Demand-Driven Planning

The retail supply chain is evolving from the 'push' model of forecasting inventory needs based upon past performance to the 'pull' model of letting demand draw product through the supply chain (SC), reducing overstocks and liquidation losses. Many retailers are moving to store-level planning and EDI to make their SC more nimble and responsive to demand, thereby increasing sales and reducing costs.

Boundless Fulfillment

Founded in 1856, high-end sports and lifestyle retailer The Orvis Company was a pioneer in the mail order business. Today, the business is split into roughly equal thirds between stores, a catalog/call center and Web commerce. It also offers real estate, fly-fishing travel and education, international wholesaling and multi-category private label merchandise. Mark Holmes, vice president of information systems, describes the business as "very complex and truly multi-channel. We need to be really, really nimble. We can't expect to buy the right amount of inventory for each channel. In this business, you're never right. You just don't know which direction you're going to be wrong in." The goal became to re-engineer their SC processes from planning and forecasting to inventory and warehouse management.

Holmes started planning an overhaul of Orvis' 20-year-old legacy systems in 2003: "For Orvis, this is the first and most significant cross-departmental change of this kind. We needed to develop corporate best practices to make the SC implementation flexible, integrated and consistent. We began by increasing visibility internally with data warehousing and decision support systems, with help initially from T4G [a Toronto-based consultancy firm]." The next step was to move SC communications to the Internet, using VendorNet for Internet-based EDI, purchase order communications and SC visibility. Many Orvis suppliers are small craftsman-like vendors, and Internet-based EDI only requires them to have a PC and a browser. The final phase will include integration of channel points through Manhattan Associates' Advanced Planning and Replenishment system. Orvis will begin to phase in the full implementation in spring of 2007.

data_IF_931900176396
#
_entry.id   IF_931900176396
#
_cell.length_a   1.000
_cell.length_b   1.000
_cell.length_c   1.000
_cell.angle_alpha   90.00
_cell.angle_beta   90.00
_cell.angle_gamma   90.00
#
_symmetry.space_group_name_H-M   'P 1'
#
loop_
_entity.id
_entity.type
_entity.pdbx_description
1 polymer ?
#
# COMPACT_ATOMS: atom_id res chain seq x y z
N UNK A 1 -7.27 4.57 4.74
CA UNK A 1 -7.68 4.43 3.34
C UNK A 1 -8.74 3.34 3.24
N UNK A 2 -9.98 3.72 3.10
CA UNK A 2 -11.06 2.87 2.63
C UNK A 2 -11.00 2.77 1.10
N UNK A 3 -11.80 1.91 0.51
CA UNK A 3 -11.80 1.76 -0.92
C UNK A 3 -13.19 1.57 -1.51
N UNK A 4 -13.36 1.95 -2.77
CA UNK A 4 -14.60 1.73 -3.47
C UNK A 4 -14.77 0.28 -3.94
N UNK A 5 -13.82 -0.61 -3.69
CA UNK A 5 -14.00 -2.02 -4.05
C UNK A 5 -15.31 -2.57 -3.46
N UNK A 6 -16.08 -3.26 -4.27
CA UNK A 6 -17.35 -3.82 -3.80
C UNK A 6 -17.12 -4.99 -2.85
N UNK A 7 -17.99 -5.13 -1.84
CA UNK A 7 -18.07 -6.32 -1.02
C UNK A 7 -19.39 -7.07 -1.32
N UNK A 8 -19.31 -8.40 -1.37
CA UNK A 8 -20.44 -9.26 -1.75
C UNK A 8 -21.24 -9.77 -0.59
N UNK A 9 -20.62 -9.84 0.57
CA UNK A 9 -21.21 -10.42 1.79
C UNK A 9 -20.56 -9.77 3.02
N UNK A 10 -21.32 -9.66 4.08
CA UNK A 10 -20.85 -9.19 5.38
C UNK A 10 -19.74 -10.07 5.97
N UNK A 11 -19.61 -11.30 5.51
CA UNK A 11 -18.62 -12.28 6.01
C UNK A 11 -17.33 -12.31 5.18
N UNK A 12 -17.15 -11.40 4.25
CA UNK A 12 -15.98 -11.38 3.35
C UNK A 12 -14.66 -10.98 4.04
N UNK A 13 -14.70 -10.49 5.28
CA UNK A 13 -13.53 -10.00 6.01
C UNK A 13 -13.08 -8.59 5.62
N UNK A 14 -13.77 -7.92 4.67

Store-level planning is hugely important to Orvis. "We tend to overbuy, because we want a high-touch, high-quality environment in our stores. We looked at the traditional business case and realized that we can reduce liquidation losses by selling more through what I call 'boundless fulfillment'," Holmes explains. "That means that I can now 'save a sale': when a customer is waving their credit card, we can sell the product regardless of where it is and ship it directly to them. It also means that we can now fulfill our UK stores from our Virginia fulfillment center as quickly as one in the UK could." Holmes sees boundless fulfillment increasing in the next five years, bringing suppliers into the mix so that retailers can drop ship personalized and other items from the vendor, with the fewest touches on the merchandise. Orvis vendors need to be certified for this to ensure quality of merchandise, packaging and communications.

Orvis doesn't expect to start seeing ROI until 2008, but then expects to get multiples of its investment back, according to Holmes.

Warehouse Management

Forzani Group Ltd., Canada's leading sporting goods retailer, also faces challenges with its increasingly global supply chain. The cross-channel retailer runs 230 company-owned stores and also wholesales to 195 franchised stores. With more product sources coming from offshore, more electronic transactions and EDI with vendors, its SC became too complex for its seven-year-old warehouse management system (WMS) to handle efficiently. From October 2005 to June 2006, Forzani implemented a new WMS from Manhattan Associates at its two distribution centers. The goals were to optimize sales in the stores by flexibly allocating products, and to increase the responsiveness of its distribution centers to the stores through faster dock to stock times.

According to Forzani's vice president of logistics and distribution, Keith Lambert: "We've improved our dock to store processing times and reduced server and operating costs. Going forward, we're working on electronic advanced shipping notices and other electronic transactions to be determined." Lambert chose a new software system over updating the old WMS and merchandising, and a 50-person team of business process and IT specialists from Forzani and Q4 Logistics was assembled to see it through. "We had a good project implementation team, which made it very well managed, on target and on budget," he explains. "We're measuring results through the projected ROI from our first funds report, which was just over two years. Now, we'll reach ROI in the 18- to 24-month range."

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